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highest bidder." Now, if any sale made in pursuance of the
above provision of the act of Congress, a stockholder in the canal
company should happen to be the “highest bidder," would it be
.competent for the Legislature, or any officer under the goveru.
ment, to say that such highest bidder" should not have the land?
Would the sale be a legal onc, if the Register and Receiver irera
to strike it off to a lower viddler ? On this subject we presume
there can be no difference of opinion, and the consequent inipro.
priety of leaving such a provision on our statuto book is appa:
rert.
· We, therefore, pray your honorablc body to repeal so much of
the 22d section of the “ Act to provide for aiding in the construc-
tion of the Milwaukee and Rock river canal,” as is contained in
the foregoing extract from the 22d section thercol, as being re.
pugnant to the act of incorporation, as approved by Congress,
and detrimental to the progress of the canal, and of the general
interests of the country, as conneciod with that measure.

Your memorialists would further respectfully represent, that they liave expended much tiine and money in securing to the Ter. ritory a large and valuable tract of land, by an appropriation of the general government, for the purpose of aiding in the construc. tion of this canal, to which they were authorized on the behalf of the Territory, by a provision of the 22d section of the act of incor. poration, whereby it is enac!ed, “lliat in case the Congress of the United States stall make an appropriation, or donation, either in lands or money, in aid of the construc:ion of the work by this act authorized, the right 10 ihe same shall vost in the said starc (Wis. consin) whenever the said transfer of the canal shall be made, and the nett proceeds of all sales of land, and the amount of all money so appropriated, or donated, shall be deducted from the amount io be paid to the said corporation, for the transfer of said works to the state, and the said corporation are hereby authorized to apply to Congress for such an appropriation in money or lands, to aid in the construction of the works authorized by this act, as Congress in its wisdom shall see proper lo grant." In pursuance of the authority thus conferred, the canal company drew up a me.

morial to Congress, setting forth the merits of the canal, and apoi
pointed the president of the board of directors an agent to present
it to Congress, and to attend in person for the purpose of securing
the passage of an act in furtherance of this important measure. It
will be seen by reference to the papers then before Congress, that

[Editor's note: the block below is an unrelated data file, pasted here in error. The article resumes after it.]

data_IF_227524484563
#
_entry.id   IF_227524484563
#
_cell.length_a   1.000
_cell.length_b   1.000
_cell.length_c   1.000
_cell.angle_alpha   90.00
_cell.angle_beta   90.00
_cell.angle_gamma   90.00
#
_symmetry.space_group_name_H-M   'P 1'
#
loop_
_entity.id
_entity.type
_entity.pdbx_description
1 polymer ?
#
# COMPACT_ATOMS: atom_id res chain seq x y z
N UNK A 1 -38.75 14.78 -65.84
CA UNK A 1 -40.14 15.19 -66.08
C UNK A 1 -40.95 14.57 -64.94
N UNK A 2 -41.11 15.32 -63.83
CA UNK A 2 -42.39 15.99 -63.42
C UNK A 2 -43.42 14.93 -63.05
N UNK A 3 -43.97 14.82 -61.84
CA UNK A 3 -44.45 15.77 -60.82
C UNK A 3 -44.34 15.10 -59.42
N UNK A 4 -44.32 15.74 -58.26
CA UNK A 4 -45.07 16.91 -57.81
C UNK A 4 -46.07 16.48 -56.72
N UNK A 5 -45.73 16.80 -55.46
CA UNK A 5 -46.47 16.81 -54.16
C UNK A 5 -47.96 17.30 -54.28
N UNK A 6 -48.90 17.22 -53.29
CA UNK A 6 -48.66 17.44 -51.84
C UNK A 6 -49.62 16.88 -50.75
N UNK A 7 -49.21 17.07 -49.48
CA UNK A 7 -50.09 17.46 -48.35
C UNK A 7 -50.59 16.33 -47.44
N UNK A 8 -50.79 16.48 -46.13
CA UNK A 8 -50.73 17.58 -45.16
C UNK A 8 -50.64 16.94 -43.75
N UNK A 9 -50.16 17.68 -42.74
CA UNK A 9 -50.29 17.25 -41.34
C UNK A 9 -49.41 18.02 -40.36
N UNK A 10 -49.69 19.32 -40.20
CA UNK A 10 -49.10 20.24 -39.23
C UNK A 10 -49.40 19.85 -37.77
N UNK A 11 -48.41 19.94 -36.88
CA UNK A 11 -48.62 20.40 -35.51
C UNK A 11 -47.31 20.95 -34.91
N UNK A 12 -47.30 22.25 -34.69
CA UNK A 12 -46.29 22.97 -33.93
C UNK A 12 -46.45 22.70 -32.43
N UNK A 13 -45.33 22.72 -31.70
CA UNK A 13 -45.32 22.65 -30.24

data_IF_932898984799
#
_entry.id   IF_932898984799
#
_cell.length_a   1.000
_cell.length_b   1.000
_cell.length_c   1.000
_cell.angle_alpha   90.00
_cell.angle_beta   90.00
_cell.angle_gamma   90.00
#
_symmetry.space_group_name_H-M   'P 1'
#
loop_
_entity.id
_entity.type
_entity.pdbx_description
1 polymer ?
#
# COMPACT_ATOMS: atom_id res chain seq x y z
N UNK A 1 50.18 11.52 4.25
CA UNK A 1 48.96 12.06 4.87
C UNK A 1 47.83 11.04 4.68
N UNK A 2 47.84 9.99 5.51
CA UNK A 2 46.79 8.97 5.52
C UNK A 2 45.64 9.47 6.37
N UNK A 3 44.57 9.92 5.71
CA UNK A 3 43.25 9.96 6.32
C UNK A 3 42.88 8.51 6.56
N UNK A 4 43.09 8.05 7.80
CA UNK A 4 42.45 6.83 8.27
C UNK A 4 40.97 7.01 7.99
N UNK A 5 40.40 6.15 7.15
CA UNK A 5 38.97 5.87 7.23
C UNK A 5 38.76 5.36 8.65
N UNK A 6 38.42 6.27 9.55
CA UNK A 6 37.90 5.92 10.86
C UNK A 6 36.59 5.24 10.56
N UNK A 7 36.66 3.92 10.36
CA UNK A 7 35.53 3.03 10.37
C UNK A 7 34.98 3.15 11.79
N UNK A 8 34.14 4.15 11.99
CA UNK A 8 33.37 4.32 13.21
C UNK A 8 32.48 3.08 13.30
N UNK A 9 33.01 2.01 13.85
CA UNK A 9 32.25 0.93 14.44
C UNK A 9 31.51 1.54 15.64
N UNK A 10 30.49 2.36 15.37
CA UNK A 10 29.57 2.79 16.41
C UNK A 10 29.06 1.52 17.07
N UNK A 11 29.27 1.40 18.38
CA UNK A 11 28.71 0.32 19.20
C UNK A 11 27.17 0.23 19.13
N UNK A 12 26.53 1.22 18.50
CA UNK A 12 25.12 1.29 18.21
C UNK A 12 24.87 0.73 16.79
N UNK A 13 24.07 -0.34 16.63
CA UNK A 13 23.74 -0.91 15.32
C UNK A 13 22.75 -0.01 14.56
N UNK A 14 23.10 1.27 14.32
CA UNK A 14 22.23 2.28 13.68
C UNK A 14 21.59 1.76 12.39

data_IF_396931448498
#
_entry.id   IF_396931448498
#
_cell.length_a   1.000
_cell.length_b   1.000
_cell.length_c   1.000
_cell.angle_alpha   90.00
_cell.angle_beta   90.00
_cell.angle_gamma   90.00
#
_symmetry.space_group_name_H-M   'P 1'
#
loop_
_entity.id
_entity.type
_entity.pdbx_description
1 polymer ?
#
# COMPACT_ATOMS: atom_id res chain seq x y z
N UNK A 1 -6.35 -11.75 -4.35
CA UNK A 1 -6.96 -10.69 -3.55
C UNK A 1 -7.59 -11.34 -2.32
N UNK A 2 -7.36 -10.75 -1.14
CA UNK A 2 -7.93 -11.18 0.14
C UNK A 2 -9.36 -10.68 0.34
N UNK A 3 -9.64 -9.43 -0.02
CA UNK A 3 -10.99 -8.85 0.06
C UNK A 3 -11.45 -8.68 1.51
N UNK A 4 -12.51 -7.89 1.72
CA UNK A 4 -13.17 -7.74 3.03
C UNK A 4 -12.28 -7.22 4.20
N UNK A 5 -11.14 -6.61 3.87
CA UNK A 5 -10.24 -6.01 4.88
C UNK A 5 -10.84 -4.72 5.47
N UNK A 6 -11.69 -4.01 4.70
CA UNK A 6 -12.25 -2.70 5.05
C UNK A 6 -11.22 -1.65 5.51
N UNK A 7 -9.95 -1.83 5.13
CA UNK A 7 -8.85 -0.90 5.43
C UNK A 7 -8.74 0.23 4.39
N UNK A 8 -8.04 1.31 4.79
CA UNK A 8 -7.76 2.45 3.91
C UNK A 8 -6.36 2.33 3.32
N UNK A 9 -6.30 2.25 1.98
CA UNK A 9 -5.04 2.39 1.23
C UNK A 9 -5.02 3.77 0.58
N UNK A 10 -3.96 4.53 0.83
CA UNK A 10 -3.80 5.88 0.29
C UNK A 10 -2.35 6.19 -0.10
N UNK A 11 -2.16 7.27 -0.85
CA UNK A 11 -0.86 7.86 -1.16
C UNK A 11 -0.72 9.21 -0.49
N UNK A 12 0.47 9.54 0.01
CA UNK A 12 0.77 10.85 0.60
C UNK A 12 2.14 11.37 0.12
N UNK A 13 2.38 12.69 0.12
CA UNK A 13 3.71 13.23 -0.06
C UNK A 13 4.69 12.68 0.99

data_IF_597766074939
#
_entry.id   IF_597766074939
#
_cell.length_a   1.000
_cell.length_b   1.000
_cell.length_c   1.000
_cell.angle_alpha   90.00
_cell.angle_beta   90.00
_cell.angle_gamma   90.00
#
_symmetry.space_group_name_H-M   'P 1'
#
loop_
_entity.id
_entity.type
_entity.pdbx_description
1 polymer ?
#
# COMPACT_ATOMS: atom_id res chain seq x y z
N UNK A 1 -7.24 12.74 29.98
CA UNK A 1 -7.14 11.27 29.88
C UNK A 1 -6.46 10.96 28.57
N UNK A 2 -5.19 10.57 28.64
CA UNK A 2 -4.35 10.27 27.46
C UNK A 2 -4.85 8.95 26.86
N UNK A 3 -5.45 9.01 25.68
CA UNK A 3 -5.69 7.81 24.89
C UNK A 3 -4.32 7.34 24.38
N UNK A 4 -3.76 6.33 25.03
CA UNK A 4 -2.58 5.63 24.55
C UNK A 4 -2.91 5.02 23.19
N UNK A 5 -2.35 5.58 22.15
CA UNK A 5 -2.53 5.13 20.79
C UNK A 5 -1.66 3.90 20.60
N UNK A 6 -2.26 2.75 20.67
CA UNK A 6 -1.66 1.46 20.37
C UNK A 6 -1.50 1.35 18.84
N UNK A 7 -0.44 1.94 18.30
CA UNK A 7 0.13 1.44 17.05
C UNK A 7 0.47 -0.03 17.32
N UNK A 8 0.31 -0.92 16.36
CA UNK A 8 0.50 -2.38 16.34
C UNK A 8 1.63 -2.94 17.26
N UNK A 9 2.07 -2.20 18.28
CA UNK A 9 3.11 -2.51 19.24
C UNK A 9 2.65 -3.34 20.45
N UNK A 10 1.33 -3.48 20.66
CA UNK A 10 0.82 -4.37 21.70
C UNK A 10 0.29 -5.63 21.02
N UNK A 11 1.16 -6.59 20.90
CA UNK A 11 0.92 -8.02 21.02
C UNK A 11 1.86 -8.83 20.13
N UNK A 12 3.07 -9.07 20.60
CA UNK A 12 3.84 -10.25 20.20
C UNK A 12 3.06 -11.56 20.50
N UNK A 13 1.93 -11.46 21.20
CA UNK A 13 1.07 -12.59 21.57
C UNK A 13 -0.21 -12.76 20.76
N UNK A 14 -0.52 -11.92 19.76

it was through the agency and exertions of the company aloire,
unaided by any memorial of the Legislature, withoni any pecunia.
ry aid from the Territory, and without any official aid from iho
'Territorial authorities, that the said appropriation was secured to
the Territory-an appropriation which, by prudent management,
will produce to the Territory a sum not less than five hundred
thousand dollars, and sufficient 10 ensure the speedy completion of
the canal, if not exhausted in useless expenditures, and if so ap:

plied in co-operation with the company as to secure public confia legendence in their exertions, instead of being made to exert an antago. ha nistical influence.

Having acted towards the Territory in good faith, in securing the aforesaid grant of land, having advanced the necessary means and incurred the expense, the responsibilities, and we may add, the odium from certain quarters, and liaving been completely success: fül in securing, by our own unaided exertions, this valuable dona. tion for the sole benefit and use of the Territory, strictly in ac. cordance with the terms of the act above recited, your memorial. ists feel that in justice they are entitled to some consideration at the hands of the Territory, for expenses so incurred, and freely paid by them, for the exclusive benefi: of the Territory. Had we been unsuccessful in our application to Congress, the loss would have been our own : the Territory risked noihing in our efforts, it took upon itself no responsibilities, but simply authorized us to ask in its behalf, securing to itself the benefit of the petition, if successful, but no part of the loss, if any should be incurred, with out success.

Notwithstanding our exertions in this cause, there are persons in this community, who, (lamentable as it may be,) affect to believe that the company are not sincere in their efforts to secure the complete success of this great measure that their design is to ses

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highest bidder.” Now, if any sale made in pursuance of the
above provision of the act of Congress, a stockholder in the canal
company should happen to be the “highest bidder," would it be
„competent for the Legisla?ure, or any officer under the govern.
meni, to say that such highest bidder" should not have the land?
Would the sale be a legal one, if the Regis:er and Receiver were
10 strike it off to a lower vidder ? On this subject we presume
there can be no difference of opinion, and the consequent impro.
priety of leaving such a provision on our statute book is appa.
reri.
. We, therefore, pray your honorable body to repeal so much of
the 224 section of the “ Act to provide for aiding in the construc.
tion of the Milwaukee and Rock river canal,” as is contained in
the foregoing extract from the 22d section thercof, as being re.
pugnant to the act of incorporation, as approved by Congress,
and detrimental to the progress of the canal, and of the gencral
interests of the country, as connecied with that measure.